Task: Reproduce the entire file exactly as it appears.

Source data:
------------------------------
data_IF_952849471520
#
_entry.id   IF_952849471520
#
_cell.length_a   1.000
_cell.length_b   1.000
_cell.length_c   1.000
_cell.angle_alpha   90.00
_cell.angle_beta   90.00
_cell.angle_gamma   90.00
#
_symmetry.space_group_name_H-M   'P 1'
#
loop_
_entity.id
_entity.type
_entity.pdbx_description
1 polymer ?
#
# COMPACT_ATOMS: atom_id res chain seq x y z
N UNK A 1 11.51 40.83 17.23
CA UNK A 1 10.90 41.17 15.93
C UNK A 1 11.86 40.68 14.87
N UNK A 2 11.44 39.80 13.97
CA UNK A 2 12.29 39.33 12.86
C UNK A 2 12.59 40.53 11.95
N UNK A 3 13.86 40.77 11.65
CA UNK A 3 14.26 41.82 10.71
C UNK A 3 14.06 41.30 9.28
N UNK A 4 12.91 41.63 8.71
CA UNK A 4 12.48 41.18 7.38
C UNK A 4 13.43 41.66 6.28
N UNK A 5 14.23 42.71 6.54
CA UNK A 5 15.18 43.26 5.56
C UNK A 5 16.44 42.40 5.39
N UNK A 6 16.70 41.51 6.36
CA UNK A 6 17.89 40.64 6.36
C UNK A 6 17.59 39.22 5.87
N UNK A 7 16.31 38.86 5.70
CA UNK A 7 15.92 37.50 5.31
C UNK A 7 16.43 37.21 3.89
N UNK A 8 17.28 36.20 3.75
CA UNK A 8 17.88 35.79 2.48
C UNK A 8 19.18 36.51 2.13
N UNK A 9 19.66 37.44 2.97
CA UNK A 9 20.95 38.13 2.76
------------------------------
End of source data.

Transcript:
data_IF_952849471520
#
_entry.id   IF_952849471520
#
_cell.length_a   1.000
_cell.length_b   1.000
_cell.length_c   1.000
_cell.angle_alpha   90.00
_cell.angle_beta   90.00
_cell.angle_gamma   90.00
#
_symmetry.space_group_name_H-M   'P 1'
#
loop_
_entity.id
_entity.type
_entity.pdbx_description
1 polymer ?
#
# COMPACT_ATOMS: atom_id res chain seq x y z
N UNK A 1 11.51 40.83 17.23
CA UNK A 1 10.90 41.17 15.93
C UNK A 1 11.86 40.68 14.87
N UNK A 2 11.44 39.80 13.97
CA UNK A 2 12.29 39.33 12.86
C UNK A 2 12.59 40.53 11.95
N UNK A 3 13.86 40.77 11.65
CA UNK A 3 14.26 41.82 10.71
C UNK A 3 14.06 41.30 9.28
N UNK A 4 12.91 41.63 8.71
CA UNK A 4 12.48 41.18 7.38
C UNK A 4 13.43 41.66 6.28
N UNK A 5 14.23 42.71 6.54
CA UNK A 5 15.18 43.26 5.56
C UNK A 5 16.44 42.40 5.39
N UNK A 6 16.70 41.51 6.36
CA UNK A 6 17.89 40.64 6.36
C UNK A 6 17.59 39.22 5.87
N UNK A 7 16.31 38.86 5.70
CA UNK A 7 15.92 37.50 5.31
C UNK A 7 16.43 37.21 3.89
N UNK A 8 17.28 36.20 3.75
CA UNK A 8 17.88 35.79 2.48
C UNK A 8 19.18 36.51 2.13
N UNK A 9 19.66 37.44 2.97
CA UNK A 9 20.95 38.13 2.76